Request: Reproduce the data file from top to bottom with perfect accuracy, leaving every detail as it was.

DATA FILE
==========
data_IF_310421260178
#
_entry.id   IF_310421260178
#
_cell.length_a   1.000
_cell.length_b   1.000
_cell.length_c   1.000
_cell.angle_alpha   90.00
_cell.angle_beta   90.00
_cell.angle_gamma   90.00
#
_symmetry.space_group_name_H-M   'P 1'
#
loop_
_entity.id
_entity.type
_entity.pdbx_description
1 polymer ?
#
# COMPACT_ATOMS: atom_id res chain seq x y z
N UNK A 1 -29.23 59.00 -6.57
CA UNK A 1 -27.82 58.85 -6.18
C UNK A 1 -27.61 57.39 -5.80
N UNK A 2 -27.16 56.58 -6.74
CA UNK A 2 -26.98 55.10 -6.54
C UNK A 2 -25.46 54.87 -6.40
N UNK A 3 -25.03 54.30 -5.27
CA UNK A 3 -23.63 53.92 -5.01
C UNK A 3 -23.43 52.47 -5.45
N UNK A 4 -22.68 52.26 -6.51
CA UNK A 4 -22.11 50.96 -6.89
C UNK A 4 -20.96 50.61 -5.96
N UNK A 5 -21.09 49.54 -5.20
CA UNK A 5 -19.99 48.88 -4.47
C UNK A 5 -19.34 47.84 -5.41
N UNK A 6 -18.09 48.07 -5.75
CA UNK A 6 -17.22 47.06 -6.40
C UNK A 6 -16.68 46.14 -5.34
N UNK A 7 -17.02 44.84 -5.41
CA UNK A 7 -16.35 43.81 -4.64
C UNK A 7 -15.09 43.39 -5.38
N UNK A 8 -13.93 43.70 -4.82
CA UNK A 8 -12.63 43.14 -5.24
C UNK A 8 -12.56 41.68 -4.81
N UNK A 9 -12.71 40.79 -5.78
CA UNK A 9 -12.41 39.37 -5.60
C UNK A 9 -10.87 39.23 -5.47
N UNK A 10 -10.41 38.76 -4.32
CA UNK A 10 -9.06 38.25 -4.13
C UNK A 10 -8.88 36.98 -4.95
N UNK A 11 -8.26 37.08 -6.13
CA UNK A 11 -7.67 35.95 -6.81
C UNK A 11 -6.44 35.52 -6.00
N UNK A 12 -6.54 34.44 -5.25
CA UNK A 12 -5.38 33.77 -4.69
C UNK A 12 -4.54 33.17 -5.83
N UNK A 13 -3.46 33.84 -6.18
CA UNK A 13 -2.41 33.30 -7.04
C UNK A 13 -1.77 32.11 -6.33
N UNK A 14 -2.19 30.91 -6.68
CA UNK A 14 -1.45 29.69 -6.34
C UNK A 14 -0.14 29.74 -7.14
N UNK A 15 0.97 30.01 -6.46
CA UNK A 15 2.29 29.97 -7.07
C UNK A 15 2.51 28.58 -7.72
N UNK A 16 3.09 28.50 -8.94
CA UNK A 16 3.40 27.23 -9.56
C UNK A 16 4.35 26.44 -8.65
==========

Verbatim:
data_IF_310421260178
#
_entry.id   IF_310421260178
#
_cell.length_a   1.000
_cell.length_b   1.000
_cell.length_c   1.000
_cell.angle_alpha   90.00
_cell.angle_beta   90.00
_cell.angle_gamma   90.00
#
_symmetry.space_group_name_H-M   'P 1'
#
loop_
_entity.id
_entity.type
_entity.pdbx_description
1 polymer ?
#
# COMPACT_ATOMS: atom_id res chain seq x y z
N UNK A 1 -29.23 59.00 -6.57
CA UNK A 1 -27.82 58.85 -6.18
C UNK A 1 -27.61 57.39 -5.80
N UNK A 2 -27.16 56.58 -6.74
CA UNK A 2 -26.98 55.10 -6.54
C UNK A 2 -25.46 54.87 -6.40
N UNK A 3 -25.03 54.30 -5.27
CA UNK A 3 -23.63 53.92 -5.01
C UNK A 3 -23.43 52.47 -5.45
N UNK A 4 -22.68 52.26 -6.51
CA UNK A 4 -22.11 50.96 -6.89
C UNK A 4 -20.96 50.61 -5.96
N UNK A 5 -21.09 49.54 -5.20
CA UNK A 5 -19.99 48.88 -4.47
C UNK A 5 -19.34 47.84 -5.41
N UNK A 6 -18.09 48.07 -5.75
CA UNK A 6 -17.22 47.06 -6.40
C UNK A 6 -16.68 46.14 -5.34
N UNK A 7 -17.02 44.84 -5.41
CA UNK A 7 -16.35 43.81 -4.64
C UNK A 7 -15.09 43.39 -5.38
N UNK A 8 -13.93 43.70 -4.82
CA UNK A 8 -12.63 43.14 -5.24
C UNK A 8 -12.56 41.68 -4.81
N UNK A 9 -12.71 40.79 -5.78
CA UNK A 9 -12.41 39.37 -5.60
C UNK A 9 -10.87 39.23 -5.47
N UNK A 10 -10.41 38.76 -4.32
CA UNK A 10 -9.06 38.25 -4.13
C UNK A 10 -8.88 36.98 -4.95
N UNK A 11 -8.26 37.08 -6.13
CA UNK A 11 -7.67 35.95 -6.81
C UNK A 11 -6.44 35.52 -6.00
N UNK A 12 -6.54 34.44 -5.25
CA UNK A 12 -5.38 33.77 -4.69
C UNK A 12 -4.54 33.17 -5.83
N UNK A 13 -3.46 33.84 -6.18
CA UNK A 13 -2.41 33.30 -7.04
C UNK A 13 -1.77 32.11 -6.33
N UNK A 14 -2.19 30.91 -6.68
CA UNK A 14 -1.45 29.69 -6.34
C UNK A 14 -0.14 29.74 -7.14
N UNK A 15 0.97 30.01 -6.46
CA UNK A 15 2.29 29.97 -7.07
C UNK A 15 2.51 28.58 -7.72
N UNK A 16 3.09 28.50 -8.94
CA UNK A 16 3.40 27.23 -9.56
C UNK A 16 4.35 26.44 -8.65